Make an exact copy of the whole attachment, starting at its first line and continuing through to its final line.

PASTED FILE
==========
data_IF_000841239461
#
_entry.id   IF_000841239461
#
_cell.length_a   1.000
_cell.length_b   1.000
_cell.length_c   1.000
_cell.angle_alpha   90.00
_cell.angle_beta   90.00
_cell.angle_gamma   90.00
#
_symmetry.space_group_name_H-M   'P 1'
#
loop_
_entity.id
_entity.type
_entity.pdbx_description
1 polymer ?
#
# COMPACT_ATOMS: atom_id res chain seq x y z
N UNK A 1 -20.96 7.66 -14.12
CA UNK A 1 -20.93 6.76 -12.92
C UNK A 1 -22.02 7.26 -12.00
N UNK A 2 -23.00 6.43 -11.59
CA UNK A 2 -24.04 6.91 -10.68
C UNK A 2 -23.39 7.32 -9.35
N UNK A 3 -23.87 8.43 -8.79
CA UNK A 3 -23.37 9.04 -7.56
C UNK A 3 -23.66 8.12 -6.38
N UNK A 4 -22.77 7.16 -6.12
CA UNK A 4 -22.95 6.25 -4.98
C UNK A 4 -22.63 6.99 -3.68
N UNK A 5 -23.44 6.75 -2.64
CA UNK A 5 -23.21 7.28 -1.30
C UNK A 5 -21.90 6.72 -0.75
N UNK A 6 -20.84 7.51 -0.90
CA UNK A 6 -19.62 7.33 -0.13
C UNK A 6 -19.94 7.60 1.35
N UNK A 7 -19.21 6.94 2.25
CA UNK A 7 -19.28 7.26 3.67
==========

data_IF_000841239461
#
_entry.id   IF_000841239461
#
_cell.length_a   1.000
_cell.length_b   1.000
_cell.length_c   1.000
_cell.angle_alpha   90.00
_cell.angle_beta   90.00
_cell.angle_gamma   90.00
#
_symmetry.space_group_name_H-M   'P 1'
#
loop_
_entity.id
_entity.type
_entity.pdbx_description
1 polymer ?
#
# COMPACT_ATOMS: atom_id res chain seq x y z
N UNK A 1 -20.96 7.66 -14.12
CA UNK A 1 -20.93 6.76 -12.92
C UNK A 1 -22.02 7.26 -12.00
N UNK A 2 -23.00 6.43 -11.59
CA UNK A 2 -24.04 6.91 -10.68
C UNK A 2 -23.39 7.32 -9.35
N UNK A 3 -23.87 8.43 -8.79
CA UNK A 3 -23.37 9.04 -7.56
C UNK A 3 -23.66 8.12 -6.38
N UNK A 4 -22.77 7.16 -6.12
CA UNK A 4 -22.95 6.25 -4.98
C UNK A 4 -22.63 6.99 -3.68
N UNK A 5 -23.44 6.75 -2.64
CA UNK A 5 -23.21 7.28 -1.30
C UNK A 5 -21.90 6.72 -0.75
N UNK A 6 -20.84 7.51 -0.90
CA UNK A 6 -19.62 7.33 -0.13
C UNK A 6 -19.94 7.60 1.35
N UNK A 7 -19.21 6.94 2.25
CA UNK A 7 -19.28 7.26 3.67